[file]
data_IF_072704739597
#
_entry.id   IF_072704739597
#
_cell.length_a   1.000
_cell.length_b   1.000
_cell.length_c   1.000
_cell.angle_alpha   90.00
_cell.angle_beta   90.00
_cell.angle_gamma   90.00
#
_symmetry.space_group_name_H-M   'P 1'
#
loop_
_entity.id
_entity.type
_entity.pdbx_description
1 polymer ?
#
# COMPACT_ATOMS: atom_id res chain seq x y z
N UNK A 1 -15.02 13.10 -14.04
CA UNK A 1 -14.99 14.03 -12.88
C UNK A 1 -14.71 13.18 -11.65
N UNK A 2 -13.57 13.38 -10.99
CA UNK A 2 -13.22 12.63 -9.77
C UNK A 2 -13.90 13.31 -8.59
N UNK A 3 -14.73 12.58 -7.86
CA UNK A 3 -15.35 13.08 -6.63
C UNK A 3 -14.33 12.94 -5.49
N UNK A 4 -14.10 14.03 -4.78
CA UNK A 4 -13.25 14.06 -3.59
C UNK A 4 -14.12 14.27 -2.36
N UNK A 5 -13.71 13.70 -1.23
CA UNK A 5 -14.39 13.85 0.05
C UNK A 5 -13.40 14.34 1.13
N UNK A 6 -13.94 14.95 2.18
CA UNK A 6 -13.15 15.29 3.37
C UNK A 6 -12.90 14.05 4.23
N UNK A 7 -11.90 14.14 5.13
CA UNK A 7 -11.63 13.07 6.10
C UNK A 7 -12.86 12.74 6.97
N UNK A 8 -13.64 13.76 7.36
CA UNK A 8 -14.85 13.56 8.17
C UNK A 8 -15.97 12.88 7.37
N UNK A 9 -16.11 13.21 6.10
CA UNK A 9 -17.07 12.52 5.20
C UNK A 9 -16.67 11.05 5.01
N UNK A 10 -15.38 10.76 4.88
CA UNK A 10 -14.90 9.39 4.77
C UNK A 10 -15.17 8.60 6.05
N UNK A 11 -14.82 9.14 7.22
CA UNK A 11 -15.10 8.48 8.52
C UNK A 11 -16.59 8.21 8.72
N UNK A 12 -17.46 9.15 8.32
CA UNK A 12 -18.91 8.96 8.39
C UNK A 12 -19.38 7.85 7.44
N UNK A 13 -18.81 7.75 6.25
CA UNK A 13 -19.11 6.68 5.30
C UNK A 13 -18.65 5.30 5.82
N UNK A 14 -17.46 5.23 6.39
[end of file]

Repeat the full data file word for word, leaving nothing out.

data_IF_072704739597
#
_entry.id   IF_072704739597
#
_cell.length_a   1.000
_cell.length_b   1.000
_cell.length_c   1.000
_cell.angle_alpha   90.00
_cell.angle_beta   90.00
_cell.angle_gamma   90.00
#
_symmetry.space_group_name_H-M   'P 1'
#
loop_
_entity.id
_entity.type
_entity.pdbx_description
1 polymer ?
#
# COMPACT_ATOMS: atom_id res chain seq x y z
N UNK A 1 -15.02 13.10 -14.04
CA UNK A 1 -14.99 14.03 -12.88
C UNK A 1 -14.71 13.18 -11.65
N UNK A 2 -13.57 13.38 -10.99
CA UNK A 2 -13.22 12.63 -9.77
C UNK A 2 -13.90 13.31 -8.59
N UNK A 3 -14.73 12.58 -7.86
CA UNK A 3 -15.35 13.08 -6.63
C UNK A 3 -14.33 12.94 -5.49
N UNK A 4 -14.10 14.03 -4.78
CA UNK A 4 -13.25 14.06 -3.59
C UNK A 4 -14.12 14.27 -2.36
N UNK A 5 -13.71 13.70 -1.23
CA UNK A 5 -14.39 13.85 0.05
C UNK A 5 -13.40 14.34 1.13
N UNK A 6 -13.94 14.95 2.18
CA UNK A 6 -13.15 15.29 3.37
C UNK A 6 -12.90 14.05 4.23
N UNK A 7 -11.90 14.14 5.13
CA UNK A 7 -11.63 13.07 6.10
C UNK A 7 -12.86 12.74 6.97
N UNK A 8 -13.64 13.76 7.36
CA UNK A 8 -14.85 13.56 8.17
C UNK A 8 -15.97 12.88 7.37
N UNK A 9 -16.11 13.21 6.10
CA UNK A 9 -17.07 12.52 5.20
C UNK A 9 -16.67 11.05 5.01
N UNK A 10 -15.38 10.76 4.88
CA UNK A 10 -14.90 9.39 4.77
C UNK A 10 -15.17 8.60 6.05
N UNK A 11 -14.82 9.14 7.22
CA UNK A 11 -15.10 8.48 8.52
C UNK A 11 -16.59 8.21 8.72
N UNK A 12 -17.46 9.15 8.32
CA UNK A 12 -18.91 8.96 8.39
C UNK A 12 -19.38 7.85 7.44
N UNK A 13 -18.81 7.75 6.25
CA UNK A 13 -19.11 6.68 5.30
C UNK A 13 -18.65 5.30 5.82
N UNK A 14 -17.46 5.23 6.39